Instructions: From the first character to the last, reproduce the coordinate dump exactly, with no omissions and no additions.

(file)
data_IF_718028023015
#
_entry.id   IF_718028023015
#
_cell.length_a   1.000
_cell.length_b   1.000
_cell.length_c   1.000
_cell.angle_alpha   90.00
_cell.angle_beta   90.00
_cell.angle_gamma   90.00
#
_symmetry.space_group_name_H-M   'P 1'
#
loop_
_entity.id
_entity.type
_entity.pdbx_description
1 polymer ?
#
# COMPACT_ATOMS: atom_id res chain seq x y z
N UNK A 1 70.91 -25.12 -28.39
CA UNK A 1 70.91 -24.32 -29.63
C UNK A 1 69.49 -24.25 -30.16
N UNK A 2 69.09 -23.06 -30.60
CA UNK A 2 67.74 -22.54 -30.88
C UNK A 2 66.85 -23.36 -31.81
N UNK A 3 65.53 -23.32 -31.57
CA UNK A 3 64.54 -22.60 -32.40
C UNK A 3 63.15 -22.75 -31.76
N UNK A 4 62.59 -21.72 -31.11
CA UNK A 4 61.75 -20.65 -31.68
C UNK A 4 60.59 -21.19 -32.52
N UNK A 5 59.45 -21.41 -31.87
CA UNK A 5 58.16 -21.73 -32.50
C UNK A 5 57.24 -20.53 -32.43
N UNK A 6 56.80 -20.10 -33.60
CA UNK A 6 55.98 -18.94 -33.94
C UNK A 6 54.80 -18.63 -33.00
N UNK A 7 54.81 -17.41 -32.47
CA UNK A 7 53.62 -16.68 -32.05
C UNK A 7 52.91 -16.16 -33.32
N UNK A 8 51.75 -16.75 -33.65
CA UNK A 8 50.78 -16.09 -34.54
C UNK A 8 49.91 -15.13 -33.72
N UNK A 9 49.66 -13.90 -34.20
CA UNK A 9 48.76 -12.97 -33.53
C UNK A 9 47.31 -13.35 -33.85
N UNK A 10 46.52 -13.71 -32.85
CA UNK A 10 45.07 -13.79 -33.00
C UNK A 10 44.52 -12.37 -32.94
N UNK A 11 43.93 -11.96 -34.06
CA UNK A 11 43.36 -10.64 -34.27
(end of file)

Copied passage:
data_IF_718028023015
#
_entry.id   IF_718028023015
#
_cell.length_a   1.000
_cell.length_b   1.000
_cell.length_c   1.000
_cell.angle_alpha   90.00
_cell.angle_beta   90.00
_cell.angle_gamma   90.00
#
_symmetry.space_group_name_H-M   'P 1'
#
loop_
_entity.id
_entity.type
_entity.pdbx_description
1 polymer ?
#
# COMPACT_ATOMS: atom_id res chain seq x y z
N UNK A 1 70.91 -25.12 -28.39
CA UNK A 1 70.91 -24.32 -29.63
C UNK A 1 69.49 -24.25 -30.16
N UNK A 2 69.09 -23.06 -30.60
CA UNK A 2 67.74 -22.54 -30.88
C UNK A 2 66.85 -23.36 -31.81
N UNK A 3 65.53 -23.32 -31.57
CA UNK A 3 64.54 -22.60 -32.40
C UNK A 3 63.15 -22.75 -31.76
N UNK A 4 62.59 -21.72 -31.11
CA UNK A 4 61.75 -20.65 -31.68
C UNK A 4 60.59 -21.19 -32.52
N UNK A 5 59.45 -21.41 -31.87
CA UNK A 5 58.16 -21.73 -32.50
C UNK A 5 57.24 -20.53 -32.43
N UNK A 6 56.80 -20.10 -33.60
CA UNK A 6 55.98 -18.94 -33.94
C UNK A 6 54.80 -18.63 -33.00
N UNK A 7 54.81 -17.41 -32.47
CA UNK A 7 53.62 -16.68 -32.05
C UNK A 7 52.91 -16.16 -33.32
N UNK A 8 51.75 -16.75 -33.65
CA UNK A 8 50.78 -16.09 -34.54
C UNK A 8 49.91 -15.13 -33.72
N UNK A 9 49.66 -13.90 -34.20
CA UNK A 9 48.76 -12.97 -33.53
C UNK A 9 47.31 -13.35 -33.85
N UNK A 10 46.52 -13.71 -32.85
CA UNK A 10 45.07 -13.79 -33.00
C UNK A 10 44.52 -12.37 -32.94
N UNK A 11 43.93 -11.96 -34.06
CA UNK A 11 43.36 -10.64 -34.27